CANADIAN FORCES BASE SUFFIELD, Alberta, Canada – Units from the U.S. Army’s First All Hazards Command will participate in chemical, biological, radiological, and nuclear (CBRN) agent training with NATO partners during the Exercise Precise Response at Canadian Forces Base Suffield in Alberta, Canada, July 11–29.
U.S. soldiers from the 20th Chemical, Biological, Radiological, Nuclear, and Explosives (CBRNE) Command will train with hundreds of CBRN soldiers from Canada, Austria, Belgium, the Czech Republic, Denmark, France, Germany, Italy, Luxembourg, the Netherlands, Norway and Slovakia and the United Kingdom during the annual exercise.
Canadian Armed Forces Capt. Stephen Stecura, public affairs officer for Exercise Joint Task Force Precision Response, said the exercise supports the readiness of the Joint Response Force CBRN Defense Battalion. NATO.
Stecura said the Precise Response exercise directly contributes to the development and improvement of CBRN defense capabilities.
Canada has held Exercise Precise Response every year since 2004, with the exception of 2020 and 2021 due to COVID-19 restrictions. More than 4,000 NATO troops have trained in previous iterations of the exercise.
The 20th CBRNE Command in Aberdeen, Maryland, is home to 75 percent of the U.S. Army’s active duty CBRN specialists and explosive ordnance disposal technicians, as well as the 1st Area Medical Laboratory, the activity of Analysis and Remediation CBRNE, Five Weapons of Mass Destruction. coordination teams and three nuclear deactivation teams.
From the 20th CBRNE Command, 22nd Chemical Battalion based at Fort Bliss, Texas; Joint Base Lewis-McChord, 11th CBRN Company (technical escort) based in Washington; 21st CBRN Company based at Fort Bragg, North Carolina; and the 1st Sector Medical Laboratory based in Aberdeen, Maryland, will participate in the exercise.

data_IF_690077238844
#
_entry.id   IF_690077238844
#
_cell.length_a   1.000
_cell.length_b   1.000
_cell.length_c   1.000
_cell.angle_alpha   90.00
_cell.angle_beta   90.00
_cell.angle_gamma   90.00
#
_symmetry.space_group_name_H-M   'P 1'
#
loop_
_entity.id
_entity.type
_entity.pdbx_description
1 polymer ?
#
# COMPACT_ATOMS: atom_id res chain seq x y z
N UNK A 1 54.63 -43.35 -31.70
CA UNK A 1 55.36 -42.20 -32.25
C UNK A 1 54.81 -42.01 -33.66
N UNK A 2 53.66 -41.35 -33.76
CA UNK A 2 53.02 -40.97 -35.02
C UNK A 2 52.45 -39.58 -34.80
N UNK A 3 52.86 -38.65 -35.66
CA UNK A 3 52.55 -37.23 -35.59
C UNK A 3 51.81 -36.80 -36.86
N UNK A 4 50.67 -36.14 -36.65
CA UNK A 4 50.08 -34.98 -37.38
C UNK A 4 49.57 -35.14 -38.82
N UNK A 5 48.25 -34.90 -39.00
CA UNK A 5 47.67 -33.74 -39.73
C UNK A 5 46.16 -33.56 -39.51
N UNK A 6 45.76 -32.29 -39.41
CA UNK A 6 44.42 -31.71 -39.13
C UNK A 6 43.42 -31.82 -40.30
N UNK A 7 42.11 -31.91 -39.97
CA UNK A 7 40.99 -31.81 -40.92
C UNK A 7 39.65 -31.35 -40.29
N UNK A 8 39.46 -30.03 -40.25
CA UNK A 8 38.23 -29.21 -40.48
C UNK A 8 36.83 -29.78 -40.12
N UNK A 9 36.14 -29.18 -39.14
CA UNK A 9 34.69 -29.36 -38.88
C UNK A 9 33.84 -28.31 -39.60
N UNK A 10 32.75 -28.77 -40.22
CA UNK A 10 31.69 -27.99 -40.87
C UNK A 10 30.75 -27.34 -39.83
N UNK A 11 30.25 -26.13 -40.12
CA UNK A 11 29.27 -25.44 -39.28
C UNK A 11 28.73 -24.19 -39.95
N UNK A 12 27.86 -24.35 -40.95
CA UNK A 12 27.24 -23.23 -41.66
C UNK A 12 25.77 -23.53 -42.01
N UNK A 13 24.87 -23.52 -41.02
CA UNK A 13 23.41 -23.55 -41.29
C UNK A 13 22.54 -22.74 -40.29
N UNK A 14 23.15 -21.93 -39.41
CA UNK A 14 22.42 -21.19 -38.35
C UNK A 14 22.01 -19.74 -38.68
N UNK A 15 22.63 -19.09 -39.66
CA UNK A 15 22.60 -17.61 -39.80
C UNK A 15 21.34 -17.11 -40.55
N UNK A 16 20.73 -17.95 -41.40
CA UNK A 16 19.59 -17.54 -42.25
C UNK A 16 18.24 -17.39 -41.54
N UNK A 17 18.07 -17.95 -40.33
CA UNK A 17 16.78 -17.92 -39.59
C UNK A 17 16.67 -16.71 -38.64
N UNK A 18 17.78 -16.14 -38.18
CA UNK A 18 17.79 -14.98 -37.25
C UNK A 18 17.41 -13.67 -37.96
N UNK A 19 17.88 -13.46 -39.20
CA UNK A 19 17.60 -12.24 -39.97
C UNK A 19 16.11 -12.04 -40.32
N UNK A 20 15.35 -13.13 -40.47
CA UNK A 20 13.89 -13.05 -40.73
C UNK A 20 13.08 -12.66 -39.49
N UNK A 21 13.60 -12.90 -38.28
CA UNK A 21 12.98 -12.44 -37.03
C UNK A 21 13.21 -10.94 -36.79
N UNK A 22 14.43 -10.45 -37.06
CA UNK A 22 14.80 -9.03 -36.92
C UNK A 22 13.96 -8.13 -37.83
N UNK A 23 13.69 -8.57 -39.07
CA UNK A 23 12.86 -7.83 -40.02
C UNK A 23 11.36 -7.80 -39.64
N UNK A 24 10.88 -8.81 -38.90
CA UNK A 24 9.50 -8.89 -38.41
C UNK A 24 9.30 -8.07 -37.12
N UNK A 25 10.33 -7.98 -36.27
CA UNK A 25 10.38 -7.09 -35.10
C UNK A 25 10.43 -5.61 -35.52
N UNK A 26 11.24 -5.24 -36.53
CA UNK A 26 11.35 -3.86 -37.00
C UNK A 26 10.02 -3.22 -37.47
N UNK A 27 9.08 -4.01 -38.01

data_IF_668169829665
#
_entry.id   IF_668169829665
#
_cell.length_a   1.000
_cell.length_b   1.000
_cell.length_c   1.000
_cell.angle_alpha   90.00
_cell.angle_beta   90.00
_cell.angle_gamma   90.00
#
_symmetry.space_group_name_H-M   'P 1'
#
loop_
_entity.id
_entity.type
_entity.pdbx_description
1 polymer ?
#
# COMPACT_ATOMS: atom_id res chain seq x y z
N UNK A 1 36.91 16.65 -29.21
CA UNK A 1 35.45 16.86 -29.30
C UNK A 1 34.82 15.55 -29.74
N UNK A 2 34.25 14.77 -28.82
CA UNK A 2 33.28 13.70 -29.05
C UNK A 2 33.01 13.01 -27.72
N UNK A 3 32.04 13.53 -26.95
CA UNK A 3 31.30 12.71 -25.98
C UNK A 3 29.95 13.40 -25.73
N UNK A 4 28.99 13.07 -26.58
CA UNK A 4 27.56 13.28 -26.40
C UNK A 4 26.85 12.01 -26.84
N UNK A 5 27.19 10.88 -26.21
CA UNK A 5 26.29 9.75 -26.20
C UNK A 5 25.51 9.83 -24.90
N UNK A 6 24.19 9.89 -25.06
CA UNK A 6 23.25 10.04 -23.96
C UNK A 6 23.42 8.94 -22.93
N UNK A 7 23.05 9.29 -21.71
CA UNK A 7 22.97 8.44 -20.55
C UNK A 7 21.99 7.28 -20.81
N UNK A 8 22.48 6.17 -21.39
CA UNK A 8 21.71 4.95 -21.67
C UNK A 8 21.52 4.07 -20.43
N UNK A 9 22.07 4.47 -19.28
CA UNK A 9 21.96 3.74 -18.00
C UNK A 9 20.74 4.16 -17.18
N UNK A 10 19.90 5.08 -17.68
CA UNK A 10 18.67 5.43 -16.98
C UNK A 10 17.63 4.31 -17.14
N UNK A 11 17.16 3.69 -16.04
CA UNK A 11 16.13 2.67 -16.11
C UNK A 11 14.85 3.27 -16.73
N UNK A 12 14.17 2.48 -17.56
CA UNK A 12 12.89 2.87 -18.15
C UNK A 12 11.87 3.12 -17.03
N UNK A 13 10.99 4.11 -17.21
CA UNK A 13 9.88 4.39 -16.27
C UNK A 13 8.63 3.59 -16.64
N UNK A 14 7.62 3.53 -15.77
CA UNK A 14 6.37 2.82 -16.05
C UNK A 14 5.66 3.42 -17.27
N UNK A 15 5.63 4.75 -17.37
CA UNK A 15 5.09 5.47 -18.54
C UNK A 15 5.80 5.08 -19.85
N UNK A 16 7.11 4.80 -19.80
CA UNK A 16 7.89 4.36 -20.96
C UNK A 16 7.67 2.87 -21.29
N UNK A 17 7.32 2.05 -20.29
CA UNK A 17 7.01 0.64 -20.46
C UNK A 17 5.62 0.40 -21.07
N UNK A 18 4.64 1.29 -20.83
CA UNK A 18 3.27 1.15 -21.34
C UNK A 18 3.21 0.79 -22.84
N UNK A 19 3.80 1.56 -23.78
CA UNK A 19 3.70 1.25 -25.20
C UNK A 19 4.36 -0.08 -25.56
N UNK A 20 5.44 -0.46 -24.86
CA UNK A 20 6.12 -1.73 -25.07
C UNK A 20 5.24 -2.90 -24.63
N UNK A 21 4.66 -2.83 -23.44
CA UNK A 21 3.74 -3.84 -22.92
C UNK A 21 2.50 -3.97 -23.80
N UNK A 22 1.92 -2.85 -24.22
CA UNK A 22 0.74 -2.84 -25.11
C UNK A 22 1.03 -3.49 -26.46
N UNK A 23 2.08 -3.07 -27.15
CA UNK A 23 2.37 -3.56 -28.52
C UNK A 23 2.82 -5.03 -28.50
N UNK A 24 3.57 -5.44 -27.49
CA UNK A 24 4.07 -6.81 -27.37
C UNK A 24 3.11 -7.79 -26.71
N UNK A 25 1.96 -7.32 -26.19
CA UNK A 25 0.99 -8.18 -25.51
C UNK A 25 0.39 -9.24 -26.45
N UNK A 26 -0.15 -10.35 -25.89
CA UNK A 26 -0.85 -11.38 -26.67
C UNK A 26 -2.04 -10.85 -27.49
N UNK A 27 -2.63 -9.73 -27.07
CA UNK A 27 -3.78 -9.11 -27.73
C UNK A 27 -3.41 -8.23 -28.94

U.S. Army soldiers and civilians from the 20th CBRNE Command regularly deploy from 19 bases in 16 states to confront the world’s most dangerous hazards in support of joint, interagency and allied operations.
Maj. Joshua M. Carmen, chief of the 1st Area Medical Laboratory’s biological threat assessment section, said field training exercises like Accurate Response help his soldiers validate their capabilities with international partners. in an austere environment.
“This provides insight into what an integrated network for sampling, receiving, testing and reporting potentially hazardous materials looks like and will highlight gaps within our team that we can work to fill, and all the seams between teams that need to be smoothed out. “, said Carmen.
“As a team, we have confidence in our people, our technical skills and our processes that allow us to accomplish our mission,” said Carmen, a 19-year-old U.S. Army veteran from Phoenix who deployed in Iraq and Afghanistan. “Working with a partner nation always enhances our ability to support international missions, and having so many nations focused in one exercise, with the officers live, makes it a great opportunity to see how our multinational partners operate and allows them to see our abilities.”